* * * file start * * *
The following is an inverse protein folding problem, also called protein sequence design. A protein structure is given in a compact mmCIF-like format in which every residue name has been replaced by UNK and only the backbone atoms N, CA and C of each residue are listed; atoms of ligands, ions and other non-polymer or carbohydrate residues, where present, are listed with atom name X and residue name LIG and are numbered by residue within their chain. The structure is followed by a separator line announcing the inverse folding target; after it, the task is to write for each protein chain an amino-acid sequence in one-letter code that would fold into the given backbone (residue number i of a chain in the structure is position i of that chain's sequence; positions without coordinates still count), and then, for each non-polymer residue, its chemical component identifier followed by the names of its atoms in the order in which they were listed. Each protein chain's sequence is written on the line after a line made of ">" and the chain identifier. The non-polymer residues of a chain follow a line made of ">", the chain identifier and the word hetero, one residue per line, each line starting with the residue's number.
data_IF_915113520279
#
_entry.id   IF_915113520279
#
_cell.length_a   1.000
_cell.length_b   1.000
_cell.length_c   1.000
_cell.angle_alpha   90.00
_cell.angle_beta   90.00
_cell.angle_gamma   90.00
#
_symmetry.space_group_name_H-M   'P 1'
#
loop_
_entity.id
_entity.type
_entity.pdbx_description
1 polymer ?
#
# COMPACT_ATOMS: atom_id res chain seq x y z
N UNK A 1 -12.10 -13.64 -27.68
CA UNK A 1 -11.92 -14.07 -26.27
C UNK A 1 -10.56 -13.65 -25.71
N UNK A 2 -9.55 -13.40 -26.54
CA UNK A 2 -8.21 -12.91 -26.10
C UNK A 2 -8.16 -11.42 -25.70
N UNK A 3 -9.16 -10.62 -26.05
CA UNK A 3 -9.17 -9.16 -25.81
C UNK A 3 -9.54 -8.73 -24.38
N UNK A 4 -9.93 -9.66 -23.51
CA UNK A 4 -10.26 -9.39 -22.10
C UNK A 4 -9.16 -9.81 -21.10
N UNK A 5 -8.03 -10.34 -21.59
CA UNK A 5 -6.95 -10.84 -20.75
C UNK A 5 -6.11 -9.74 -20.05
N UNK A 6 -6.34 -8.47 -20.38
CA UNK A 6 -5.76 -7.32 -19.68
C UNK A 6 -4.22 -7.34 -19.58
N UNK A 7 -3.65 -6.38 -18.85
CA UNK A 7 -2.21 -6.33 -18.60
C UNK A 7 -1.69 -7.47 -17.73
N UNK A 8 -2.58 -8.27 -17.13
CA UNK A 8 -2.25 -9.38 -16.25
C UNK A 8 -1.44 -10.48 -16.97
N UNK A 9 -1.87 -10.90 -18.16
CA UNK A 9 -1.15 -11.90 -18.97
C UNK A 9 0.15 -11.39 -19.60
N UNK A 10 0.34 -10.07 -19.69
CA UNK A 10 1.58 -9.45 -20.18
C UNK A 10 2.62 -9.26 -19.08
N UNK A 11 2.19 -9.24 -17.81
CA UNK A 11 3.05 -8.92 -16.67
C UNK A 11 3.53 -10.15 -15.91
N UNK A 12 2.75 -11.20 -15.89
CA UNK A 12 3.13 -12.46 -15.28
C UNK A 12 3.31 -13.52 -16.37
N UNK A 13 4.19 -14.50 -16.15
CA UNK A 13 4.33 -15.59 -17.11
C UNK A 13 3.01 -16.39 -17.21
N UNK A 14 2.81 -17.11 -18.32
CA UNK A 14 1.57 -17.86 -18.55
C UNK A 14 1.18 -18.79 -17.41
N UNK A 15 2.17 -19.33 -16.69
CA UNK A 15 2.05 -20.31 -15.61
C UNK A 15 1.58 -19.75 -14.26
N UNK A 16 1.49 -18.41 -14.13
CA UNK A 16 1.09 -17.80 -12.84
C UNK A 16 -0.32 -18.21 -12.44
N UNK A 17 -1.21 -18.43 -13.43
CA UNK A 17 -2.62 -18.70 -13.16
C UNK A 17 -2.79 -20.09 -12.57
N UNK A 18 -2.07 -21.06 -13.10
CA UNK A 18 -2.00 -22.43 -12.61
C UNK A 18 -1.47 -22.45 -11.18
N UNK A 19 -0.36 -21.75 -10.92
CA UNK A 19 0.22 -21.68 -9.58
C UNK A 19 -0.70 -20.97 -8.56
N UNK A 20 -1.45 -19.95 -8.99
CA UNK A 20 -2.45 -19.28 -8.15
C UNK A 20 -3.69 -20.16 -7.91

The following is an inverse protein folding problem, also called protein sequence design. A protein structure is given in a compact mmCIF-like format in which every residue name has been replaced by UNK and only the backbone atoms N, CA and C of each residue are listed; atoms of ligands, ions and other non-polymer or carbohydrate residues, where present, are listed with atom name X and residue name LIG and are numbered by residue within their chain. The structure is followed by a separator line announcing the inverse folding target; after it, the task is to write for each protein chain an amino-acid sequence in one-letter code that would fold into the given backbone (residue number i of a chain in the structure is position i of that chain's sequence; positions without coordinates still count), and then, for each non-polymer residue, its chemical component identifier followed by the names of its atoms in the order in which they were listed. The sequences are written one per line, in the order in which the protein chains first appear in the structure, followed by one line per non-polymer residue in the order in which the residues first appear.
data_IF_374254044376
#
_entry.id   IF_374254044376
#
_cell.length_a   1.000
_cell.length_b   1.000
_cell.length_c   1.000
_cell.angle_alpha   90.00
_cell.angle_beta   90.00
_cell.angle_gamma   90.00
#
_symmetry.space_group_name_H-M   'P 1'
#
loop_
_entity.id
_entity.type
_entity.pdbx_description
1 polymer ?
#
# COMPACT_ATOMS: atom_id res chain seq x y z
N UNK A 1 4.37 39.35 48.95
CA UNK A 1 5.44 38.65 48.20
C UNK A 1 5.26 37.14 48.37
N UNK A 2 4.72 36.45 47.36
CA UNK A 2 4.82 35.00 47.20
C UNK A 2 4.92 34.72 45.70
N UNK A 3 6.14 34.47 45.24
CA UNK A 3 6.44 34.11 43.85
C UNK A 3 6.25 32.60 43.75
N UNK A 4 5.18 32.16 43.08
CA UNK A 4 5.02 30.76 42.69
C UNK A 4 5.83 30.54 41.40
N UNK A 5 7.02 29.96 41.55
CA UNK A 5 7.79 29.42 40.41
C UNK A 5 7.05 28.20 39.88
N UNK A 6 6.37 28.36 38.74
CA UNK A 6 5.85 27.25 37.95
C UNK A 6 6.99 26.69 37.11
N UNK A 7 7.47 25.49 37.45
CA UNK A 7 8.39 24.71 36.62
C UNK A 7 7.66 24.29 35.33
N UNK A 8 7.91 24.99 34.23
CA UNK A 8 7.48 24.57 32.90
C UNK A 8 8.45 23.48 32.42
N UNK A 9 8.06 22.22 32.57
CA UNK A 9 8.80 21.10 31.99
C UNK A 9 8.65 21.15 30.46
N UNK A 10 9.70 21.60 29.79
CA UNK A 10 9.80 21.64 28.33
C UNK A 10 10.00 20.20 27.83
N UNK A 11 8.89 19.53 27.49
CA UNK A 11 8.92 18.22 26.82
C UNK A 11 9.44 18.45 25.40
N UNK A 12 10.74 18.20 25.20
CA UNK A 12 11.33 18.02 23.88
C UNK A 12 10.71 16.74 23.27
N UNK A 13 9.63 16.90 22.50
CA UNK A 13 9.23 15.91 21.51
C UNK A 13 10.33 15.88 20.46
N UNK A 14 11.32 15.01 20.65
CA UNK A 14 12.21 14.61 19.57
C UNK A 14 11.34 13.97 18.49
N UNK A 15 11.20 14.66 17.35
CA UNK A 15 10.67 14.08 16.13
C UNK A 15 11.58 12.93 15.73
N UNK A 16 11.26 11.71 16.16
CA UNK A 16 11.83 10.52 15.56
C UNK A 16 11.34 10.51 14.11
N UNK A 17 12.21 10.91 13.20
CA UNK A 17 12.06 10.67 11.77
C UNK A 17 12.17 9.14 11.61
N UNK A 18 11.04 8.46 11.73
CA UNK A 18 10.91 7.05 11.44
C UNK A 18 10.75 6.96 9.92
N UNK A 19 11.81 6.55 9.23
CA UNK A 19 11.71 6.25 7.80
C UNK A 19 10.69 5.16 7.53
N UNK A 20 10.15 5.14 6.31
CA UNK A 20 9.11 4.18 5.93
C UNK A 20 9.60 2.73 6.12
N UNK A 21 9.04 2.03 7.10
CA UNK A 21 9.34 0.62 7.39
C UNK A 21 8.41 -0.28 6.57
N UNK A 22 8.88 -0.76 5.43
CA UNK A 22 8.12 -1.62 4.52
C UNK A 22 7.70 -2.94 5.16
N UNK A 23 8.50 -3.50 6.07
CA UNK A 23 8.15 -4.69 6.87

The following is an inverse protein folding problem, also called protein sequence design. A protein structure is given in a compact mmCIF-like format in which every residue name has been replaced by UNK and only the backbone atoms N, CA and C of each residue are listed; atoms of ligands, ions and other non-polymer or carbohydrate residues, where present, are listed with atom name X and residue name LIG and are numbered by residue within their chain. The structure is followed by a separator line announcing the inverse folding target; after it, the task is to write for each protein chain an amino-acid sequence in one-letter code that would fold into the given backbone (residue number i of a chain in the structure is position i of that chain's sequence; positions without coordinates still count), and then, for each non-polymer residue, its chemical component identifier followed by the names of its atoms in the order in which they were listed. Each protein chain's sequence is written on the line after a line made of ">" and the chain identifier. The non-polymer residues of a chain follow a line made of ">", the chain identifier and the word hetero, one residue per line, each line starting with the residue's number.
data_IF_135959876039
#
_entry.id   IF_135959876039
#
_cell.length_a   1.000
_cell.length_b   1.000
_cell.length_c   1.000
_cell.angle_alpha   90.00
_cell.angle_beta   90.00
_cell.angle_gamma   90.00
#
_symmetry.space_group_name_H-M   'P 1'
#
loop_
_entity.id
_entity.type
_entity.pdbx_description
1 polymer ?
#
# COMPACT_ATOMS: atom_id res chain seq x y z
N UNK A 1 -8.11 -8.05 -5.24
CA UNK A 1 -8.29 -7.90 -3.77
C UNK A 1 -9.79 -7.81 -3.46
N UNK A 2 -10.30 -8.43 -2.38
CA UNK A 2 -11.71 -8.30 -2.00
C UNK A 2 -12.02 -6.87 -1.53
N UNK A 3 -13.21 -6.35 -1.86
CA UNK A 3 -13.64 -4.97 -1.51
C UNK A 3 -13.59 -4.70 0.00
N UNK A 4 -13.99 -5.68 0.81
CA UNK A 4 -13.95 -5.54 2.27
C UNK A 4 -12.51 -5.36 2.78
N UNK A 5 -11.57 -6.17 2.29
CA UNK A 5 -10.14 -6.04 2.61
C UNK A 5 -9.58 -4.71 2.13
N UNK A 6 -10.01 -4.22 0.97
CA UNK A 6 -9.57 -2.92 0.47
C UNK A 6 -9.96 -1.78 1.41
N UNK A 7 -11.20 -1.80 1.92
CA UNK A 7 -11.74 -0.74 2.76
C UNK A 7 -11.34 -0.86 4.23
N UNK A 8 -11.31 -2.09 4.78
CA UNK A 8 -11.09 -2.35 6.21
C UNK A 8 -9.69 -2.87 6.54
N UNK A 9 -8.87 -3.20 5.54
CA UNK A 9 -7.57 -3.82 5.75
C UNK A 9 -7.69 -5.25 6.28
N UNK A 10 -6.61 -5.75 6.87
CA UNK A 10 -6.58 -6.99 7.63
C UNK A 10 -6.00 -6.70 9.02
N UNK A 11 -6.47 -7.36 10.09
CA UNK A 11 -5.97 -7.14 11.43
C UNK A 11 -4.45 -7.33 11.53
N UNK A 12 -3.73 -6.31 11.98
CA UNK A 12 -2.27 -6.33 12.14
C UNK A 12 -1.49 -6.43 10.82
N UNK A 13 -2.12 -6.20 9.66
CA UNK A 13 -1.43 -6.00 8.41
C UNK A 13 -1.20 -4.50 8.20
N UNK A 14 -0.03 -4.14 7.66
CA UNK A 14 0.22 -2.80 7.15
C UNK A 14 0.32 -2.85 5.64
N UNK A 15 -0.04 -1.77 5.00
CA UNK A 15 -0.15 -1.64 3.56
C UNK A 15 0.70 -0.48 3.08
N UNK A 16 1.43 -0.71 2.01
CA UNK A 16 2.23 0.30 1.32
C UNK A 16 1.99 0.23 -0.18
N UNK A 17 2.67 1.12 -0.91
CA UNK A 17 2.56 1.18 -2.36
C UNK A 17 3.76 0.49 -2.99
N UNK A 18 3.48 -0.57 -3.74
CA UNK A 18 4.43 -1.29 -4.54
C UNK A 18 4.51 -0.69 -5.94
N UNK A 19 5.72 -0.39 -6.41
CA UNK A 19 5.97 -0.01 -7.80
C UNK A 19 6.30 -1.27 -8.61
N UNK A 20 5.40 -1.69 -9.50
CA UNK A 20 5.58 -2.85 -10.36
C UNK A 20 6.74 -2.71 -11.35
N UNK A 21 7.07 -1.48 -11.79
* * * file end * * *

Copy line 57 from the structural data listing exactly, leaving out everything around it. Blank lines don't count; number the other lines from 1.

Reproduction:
C UNK A 12 3.31 -13.52 -16.37